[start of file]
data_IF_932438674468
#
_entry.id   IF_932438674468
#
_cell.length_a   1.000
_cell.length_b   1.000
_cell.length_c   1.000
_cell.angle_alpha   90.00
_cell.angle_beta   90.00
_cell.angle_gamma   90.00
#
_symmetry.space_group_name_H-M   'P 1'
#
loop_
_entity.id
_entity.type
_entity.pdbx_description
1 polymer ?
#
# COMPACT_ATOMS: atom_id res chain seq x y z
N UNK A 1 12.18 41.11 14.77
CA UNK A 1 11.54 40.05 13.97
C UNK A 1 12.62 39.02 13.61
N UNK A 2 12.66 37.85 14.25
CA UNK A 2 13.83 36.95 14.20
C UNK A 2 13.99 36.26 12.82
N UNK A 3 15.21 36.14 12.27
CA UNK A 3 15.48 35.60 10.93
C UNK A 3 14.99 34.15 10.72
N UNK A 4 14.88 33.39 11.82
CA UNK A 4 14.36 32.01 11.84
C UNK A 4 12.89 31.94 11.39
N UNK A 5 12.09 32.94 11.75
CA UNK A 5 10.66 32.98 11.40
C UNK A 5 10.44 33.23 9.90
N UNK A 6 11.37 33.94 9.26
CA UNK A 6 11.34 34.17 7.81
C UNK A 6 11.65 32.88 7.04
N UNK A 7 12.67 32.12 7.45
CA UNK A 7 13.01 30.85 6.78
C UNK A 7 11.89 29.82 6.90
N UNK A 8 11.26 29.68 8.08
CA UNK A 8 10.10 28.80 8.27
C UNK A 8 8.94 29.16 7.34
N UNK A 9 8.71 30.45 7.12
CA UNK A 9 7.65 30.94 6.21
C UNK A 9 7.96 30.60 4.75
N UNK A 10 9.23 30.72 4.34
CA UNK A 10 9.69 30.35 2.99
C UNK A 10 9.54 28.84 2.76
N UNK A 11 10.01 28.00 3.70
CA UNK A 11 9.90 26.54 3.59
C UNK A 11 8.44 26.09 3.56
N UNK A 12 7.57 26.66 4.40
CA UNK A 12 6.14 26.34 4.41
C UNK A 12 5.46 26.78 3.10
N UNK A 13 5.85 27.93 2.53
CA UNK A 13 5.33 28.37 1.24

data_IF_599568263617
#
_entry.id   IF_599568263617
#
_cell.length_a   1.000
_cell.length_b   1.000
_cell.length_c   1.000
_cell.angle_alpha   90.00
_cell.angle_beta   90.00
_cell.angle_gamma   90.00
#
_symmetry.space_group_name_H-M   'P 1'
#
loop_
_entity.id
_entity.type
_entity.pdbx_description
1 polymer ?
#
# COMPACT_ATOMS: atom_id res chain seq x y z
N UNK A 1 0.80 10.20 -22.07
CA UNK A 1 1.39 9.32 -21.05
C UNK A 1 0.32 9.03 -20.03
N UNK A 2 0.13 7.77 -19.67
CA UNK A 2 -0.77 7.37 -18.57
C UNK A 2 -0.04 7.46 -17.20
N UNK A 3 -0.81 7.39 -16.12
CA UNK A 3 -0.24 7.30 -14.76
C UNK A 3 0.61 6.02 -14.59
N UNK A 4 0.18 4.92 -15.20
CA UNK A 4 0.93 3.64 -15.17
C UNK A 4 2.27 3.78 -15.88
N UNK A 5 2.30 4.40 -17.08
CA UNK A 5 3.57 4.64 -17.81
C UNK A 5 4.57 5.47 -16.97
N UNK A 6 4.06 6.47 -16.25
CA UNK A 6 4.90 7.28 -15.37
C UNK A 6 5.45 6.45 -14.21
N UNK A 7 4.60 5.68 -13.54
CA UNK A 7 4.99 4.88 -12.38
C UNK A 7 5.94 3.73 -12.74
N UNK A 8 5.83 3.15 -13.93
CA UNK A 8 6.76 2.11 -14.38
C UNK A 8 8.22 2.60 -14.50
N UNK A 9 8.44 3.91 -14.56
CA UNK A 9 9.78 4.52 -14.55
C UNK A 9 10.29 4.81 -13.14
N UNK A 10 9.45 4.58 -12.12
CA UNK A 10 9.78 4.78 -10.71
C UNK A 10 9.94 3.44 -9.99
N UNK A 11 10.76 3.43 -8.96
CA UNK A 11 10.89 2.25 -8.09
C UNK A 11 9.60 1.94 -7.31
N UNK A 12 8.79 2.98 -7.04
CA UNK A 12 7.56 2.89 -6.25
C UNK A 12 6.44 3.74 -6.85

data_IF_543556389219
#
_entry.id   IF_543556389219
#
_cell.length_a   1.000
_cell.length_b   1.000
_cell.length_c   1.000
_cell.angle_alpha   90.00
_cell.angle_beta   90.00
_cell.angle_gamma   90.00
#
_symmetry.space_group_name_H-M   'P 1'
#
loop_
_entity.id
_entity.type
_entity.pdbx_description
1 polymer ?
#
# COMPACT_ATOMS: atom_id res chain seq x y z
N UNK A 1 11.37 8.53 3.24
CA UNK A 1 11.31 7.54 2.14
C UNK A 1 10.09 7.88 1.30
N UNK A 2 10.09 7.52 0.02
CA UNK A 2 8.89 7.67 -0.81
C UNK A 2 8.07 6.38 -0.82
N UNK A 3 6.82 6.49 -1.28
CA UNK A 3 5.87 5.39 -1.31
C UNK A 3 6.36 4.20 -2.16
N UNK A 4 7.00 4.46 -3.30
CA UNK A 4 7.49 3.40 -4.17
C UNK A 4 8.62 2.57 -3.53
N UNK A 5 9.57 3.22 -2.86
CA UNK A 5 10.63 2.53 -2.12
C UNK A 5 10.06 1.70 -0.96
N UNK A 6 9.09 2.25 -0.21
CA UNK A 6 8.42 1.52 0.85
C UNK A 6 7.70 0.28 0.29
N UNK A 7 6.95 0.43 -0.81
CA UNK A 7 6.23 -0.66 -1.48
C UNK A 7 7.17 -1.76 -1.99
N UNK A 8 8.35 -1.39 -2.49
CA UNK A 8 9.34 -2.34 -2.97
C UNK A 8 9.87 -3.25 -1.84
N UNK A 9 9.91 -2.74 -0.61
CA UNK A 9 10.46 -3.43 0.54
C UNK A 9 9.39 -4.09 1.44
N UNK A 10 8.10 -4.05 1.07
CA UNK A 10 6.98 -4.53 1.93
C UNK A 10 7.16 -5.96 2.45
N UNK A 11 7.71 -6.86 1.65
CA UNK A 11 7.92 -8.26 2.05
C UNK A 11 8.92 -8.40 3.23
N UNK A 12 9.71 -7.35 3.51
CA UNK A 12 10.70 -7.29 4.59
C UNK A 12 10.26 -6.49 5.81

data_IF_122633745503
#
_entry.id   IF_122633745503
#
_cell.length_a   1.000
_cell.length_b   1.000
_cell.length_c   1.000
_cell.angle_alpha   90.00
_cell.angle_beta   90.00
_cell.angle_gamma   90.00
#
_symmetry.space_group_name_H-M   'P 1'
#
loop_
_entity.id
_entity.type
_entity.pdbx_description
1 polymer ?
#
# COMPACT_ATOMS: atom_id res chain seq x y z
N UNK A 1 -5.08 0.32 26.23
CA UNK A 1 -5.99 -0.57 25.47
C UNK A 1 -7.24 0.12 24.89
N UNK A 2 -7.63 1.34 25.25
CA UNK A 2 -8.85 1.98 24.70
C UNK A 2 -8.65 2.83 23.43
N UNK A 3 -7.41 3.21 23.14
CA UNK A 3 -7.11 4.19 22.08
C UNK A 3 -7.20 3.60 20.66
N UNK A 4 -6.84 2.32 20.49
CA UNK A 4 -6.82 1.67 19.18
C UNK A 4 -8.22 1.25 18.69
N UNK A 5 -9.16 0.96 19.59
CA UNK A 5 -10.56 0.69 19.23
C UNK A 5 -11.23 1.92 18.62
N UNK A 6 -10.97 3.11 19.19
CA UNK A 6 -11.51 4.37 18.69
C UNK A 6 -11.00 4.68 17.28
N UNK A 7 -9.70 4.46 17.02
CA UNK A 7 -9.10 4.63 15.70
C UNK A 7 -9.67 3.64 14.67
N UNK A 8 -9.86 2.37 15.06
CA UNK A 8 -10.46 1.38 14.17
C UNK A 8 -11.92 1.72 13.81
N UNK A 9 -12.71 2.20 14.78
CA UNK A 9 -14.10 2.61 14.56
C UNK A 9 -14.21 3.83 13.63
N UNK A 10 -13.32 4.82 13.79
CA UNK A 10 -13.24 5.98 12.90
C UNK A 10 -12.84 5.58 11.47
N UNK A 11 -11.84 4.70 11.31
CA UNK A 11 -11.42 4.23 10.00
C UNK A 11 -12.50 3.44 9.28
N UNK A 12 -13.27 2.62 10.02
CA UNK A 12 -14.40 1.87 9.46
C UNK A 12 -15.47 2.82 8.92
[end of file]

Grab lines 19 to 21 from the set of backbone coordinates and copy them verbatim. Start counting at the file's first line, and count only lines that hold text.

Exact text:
#
# COMPACT_ATOMS: atom_id res chain seq x y z
N UNK A 1 12.18 41.11 14.77